VA panels are known for their impressive ability to black out dark colors, producing inky blacks rather than the dark shade of gray that IPS panels produce. Unfortunately, the G27C-10’s best contrast ratio was around 2350:1, which is below the expected 3000:1. Still, most VA panels never get even close to the 3000:1 spec, so in that respect, 2350:1 is a reasonable performance, and takes you most of the way toward inky blacks. It’s also better than you’d expect from a TN or IPS panel, particularly at this price.
There was little to gain from calibrating the G27c-10 — it’s as good as it gets from the factory.
We calibrated the display using the Spyder X Elite, but only lost more contrast performance, didn’t gain any color gamut, and actually made color accuracy worse, so it’s safe to say calibrating the G27c-10 is a challenge. However, its out-of-box color accuracy is solid, so this is less of an issue.
As you would expect from a 165Hz monitor, games will look silky-smooth if you have a GPU powerful enough to hit high frame rates. You’ll want to dive into Windows settings and actually configure the panel to run at 165 Hz (Windows defaults to 60 Hz on new monitors). Once you’ve done that, and double-checked in the monitor’s OSD and Nvidia’s GeForce Control Panel (or AMD’s Radeon Control Center) that G-Sync or FreeSync is running as it should, your games will run smoothly without stuttering or tearing. One thing to note is that to use G-Sync on an Nvidia card, you’ll need a DisplayPort cable, and it isn’t included in the box.
Being a VA panel, it does suffer from slight trailing when bright objects move over a dark screen (like a mouse on a black wallpaper), but for the price of the display, the blur is perfectly acceptable. If you want near-zero levels of VA smearing on a gaming monitor, you’re going to have to up your budget significantly for something like Samsung’s 27-inch G7, but that monitor costs a mighty $650, which just isn’t worth it to most buyers.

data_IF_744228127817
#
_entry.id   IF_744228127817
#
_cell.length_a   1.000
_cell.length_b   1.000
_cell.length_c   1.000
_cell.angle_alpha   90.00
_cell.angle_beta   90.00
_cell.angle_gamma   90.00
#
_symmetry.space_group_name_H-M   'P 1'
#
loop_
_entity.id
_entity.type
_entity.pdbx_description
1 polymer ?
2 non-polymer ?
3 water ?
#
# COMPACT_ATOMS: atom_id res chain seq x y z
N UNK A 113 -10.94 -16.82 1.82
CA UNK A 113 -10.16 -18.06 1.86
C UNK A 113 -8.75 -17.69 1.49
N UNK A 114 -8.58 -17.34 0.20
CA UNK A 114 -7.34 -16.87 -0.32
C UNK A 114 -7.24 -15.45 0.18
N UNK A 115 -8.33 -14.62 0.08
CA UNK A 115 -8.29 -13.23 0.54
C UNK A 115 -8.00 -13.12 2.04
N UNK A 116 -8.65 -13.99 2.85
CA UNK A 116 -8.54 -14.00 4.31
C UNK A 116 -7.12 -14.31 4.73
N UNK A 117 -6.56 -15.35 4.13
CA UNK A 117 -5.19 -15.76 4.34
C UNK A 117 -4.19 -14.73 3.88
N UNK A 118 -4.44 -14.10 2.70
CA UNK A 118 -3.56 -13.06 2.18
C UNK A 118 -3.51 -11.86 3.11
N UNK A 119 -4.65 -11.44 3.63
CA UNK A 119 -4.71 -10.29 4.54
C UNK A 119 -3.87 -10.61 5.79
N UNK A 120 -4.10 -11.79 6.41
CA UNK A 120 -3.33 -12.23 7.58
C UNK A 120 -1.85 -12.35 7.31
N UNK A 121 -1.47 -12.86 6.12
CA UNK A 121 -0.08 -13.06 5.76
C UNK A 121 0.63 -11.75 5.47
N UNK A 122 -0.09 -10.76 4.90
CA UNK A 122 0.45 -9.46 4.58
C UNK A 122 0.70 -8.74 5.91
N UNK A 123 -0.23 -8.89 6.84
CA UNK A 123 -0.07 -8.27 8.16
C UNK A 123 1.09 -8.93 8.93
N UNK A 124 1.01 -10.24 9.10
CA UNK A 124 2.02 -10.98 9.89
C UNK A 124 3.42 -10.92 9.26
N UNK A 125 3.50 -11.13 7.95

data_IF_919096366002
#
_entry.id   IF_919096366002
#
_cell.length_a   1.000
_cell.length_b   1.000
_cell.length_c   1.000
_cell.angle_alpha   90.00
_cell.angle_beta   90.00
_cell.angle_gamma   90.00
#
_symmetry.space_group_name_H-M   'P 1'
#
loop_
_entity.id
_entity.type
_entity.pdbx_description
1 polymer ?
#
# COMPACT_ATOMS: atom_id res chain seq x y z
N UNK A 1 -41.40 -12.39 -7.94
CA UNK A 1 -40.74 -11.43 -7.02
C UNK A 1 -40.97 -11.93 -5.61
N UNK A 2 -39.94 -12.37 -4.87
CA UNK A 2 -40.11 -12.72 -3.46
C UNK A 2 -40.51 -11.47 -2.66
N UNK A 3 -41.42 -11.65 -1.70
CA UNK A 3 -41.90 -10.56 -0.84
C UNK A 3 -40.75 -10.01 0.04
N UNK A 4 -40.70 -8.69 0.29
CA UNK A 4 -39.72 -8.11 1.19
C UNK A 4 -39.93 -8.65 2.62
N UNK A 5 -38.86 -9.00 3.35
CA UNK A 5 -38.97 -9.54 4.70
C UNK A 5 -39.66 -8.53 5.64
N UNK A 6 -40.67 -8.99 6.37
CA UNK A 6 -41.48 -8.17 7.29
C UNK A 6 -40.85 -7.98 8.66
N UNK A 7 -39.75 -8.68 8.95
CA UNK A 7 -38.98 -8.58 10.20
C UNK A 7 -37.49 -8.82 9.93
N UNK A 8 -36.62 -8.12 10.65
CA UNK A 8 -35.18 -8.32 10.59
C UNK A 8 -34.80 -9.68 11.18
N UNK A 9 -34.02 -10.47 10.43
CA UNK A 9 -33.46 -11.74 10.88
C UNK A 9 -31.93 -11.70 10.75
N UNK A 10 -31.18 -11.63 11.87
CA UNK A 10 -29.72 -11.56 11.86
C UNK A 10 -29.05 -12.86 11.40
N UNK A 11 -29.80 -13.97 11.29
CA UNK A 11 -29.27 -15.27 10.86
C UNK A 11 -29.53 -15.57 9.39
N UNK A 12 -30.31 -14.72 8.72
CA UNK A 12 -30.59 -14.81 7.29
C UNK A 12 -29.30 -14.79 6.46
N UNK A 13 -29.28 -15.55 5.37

It’s also worth noting that the display doesn’t support HDR, which paired with the relatively low brightness and limited color space, means it won’t blow you away with its picture quality.
Once you stop nitpicking, the G27c-10 offers a highly enjoyable gaming experience
Once you stop nitpicking over the little imperfections, though, the Lenovo G27c-10 is a good monitor. The curve is great at immersing you, and at 27 inches, it’s the right size for most desks.
A great GPU to pair with this monitor would be Nvidia’s GTX 1650 Super or AMD’s RX 5500XT, which although not flagships, will push most games into high-frame rate territories on this monitor without breaking the bank. You don’t need Nvidia’s latest RTX 3000-series card for this monitor, unless you’re planning to play a game like Metro Exodus with all ray-tracing features at their maximum.
Lenovo’s G27c-10 is by no means a perfect monitor, but it comes in at just $220, with pricing often dipping below the $200 mark, which is an incredible price for a 165Hz curved gaming display. It’s not small either, with a 27-inch diagonal, and it will work wonders for entry-level high-FPS (frames-per-second) gaming setups.
Its shortcomings are limited I/O ports, a modest color gamut, a bit of VA smearing in motion, and a less-than-sharp image, but these problems are easily excused by the monitor’s very affordable price.
Are there any alternatives?
Absolutely, but you’ll have to spend a little more to get them. Gigabyte’s G27FC has similar specs but costs $50 more, and the same goes for the MSI Optix MAG271VCR, which costs $260, but gives you a wider color gamut and some RGB luxuries. The Lenovo is very competitive on price with other budget gaming monitors.
How long will it last?
Lenovo’s G27c-10 should last as long as any monitor does nowadays: A minimum of 5 years. Lenovo covers it with a one-year warranty. That being said, other than its fast refresh rate, it does not impress with its tech, so don’t be surprised if you’re itching for an upgrade about three years down the line.
Should I buy it?
Yes. If all you’re looking for is a fast gaming monitor on a budget and you have no needs beyond gaming, the G27c-10 won’t disappoint.